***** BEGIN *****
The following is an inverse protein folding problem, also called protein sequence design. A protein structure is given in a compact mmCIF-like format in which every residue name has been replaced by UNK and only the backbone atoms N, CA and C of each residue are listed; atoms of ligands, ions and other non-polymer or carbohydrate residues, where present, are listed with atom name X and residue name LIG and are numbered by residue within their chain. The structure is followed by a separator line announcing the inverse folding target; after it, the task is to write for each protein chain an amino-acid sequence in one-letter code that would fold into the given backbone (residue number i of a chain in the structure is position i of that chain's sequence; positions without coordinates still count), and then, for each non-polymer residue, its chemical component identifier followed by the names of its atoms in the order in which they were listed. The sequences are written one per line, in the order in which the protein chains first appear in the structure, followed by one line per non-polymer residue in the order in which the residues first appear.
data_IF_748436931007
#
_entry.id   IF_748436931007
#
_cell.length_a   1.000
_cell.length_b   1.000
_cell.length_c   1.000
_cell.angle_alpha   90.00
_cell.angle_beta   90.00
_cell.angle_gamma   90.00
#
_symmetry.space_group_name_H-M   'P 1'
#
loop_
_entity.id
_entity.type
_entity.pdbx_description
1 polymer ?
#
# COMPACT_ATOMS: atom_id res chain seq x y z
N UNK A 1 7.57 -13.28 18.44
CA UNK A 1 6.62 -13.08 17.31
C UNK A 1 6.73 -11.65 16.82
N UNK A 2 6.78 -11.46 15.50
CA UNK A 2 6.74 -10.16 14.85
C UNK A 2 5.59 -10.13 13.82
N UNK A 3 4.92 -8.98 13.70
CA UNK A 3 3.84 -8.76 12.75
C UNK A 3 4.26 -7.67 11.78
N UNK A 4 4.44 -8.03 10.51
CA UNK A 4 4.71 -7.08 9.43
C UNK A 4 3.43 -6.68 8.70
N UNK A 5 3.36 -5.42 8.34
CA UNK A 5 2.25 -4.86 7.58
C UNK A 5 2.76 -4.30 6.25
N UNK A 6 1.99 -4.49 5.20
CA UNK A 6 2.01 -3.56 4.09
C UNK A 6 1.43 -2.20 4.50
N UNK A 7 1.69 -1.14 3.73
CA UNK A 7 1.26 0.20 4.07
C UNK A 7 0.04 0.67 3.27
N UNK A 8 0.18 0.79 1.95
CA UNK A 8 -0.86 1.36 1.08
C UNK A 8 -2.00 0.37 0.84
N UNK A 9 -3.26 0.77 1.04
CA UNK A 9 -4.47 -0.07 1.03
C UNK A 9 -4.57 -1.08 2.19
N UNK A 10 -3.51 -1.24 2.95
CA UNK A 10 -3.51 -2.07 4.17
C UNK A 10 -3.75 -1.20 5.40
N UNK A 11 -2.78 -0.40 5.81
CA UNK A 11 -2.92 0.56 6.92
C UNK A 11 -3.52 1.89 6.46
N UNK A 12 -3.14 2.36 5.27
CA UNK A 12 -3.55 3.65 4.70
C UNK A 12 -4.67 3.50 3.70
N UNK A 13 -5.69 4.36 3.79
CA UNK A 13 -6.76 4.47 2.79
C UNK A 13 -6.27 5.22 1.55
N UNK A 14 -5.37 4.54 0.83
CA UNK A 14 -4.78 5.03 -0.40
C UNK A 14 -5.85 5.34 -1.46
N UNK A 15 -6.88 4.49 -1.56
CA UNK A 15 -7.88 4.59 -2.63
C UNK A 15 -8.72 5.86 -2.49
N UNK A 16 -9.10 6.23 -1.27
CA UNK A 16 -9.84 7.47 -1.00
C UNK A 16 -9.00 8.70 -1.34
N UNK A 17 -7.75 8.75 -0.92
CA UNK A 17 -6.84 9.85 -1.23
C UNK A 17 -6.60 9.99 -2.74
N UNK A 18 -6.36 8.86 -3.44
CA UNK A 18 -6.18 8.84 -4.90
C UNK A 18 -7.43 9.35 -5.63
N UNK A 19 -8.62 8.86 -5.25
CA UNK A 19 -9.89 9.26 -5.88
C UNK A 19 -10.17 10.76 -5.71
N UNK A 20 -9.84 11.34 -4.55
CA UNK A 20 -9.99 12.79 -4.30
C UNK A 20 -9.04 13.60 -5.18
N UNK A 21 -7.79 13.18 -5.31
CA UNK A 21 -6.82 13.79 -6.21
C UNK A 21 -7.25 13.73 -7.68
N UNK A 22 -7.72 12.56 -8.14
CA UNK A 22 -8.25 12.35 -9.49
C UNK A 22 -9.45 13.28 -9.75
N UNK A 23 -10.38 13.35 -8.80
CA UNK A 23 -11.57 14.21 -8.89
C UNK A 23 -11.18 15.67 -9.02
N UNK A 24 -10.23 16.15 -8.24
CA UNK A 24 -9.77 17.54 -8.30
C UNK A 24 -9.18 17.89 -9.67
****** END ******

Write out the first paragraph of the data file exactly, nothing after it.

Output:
The following is an inverse protein folding problem, also called protein sequence design. A protein structure is given in a compact mmCIF-like format in which every residue name has been replaced by UNK and only the backbone atoms N, CA and C of each residue are listed; atoms of ligands, ions and other non-polymer or carbohydrate residues, where present, are listed with atom name X and residue name LIG and are numbered by residue within their chain. The structure is followed by a separator line announcing the inverse folding target; after it, the task is to write for each protein chain an amino-acid sequence in one-letter code that would fold into the given backbone (residue number i of a chain in the structure is position i of that chain's sequence; positions without coordinates still count), and then, for each non-polymer residue, its chemical component identifier followed by the names of its atoms in the order in which they were listed. The sequences are written one per line, in the order in which the protein chains first appear in the structure, followed by one line per non-polymer residue in the order in which the residues first appear.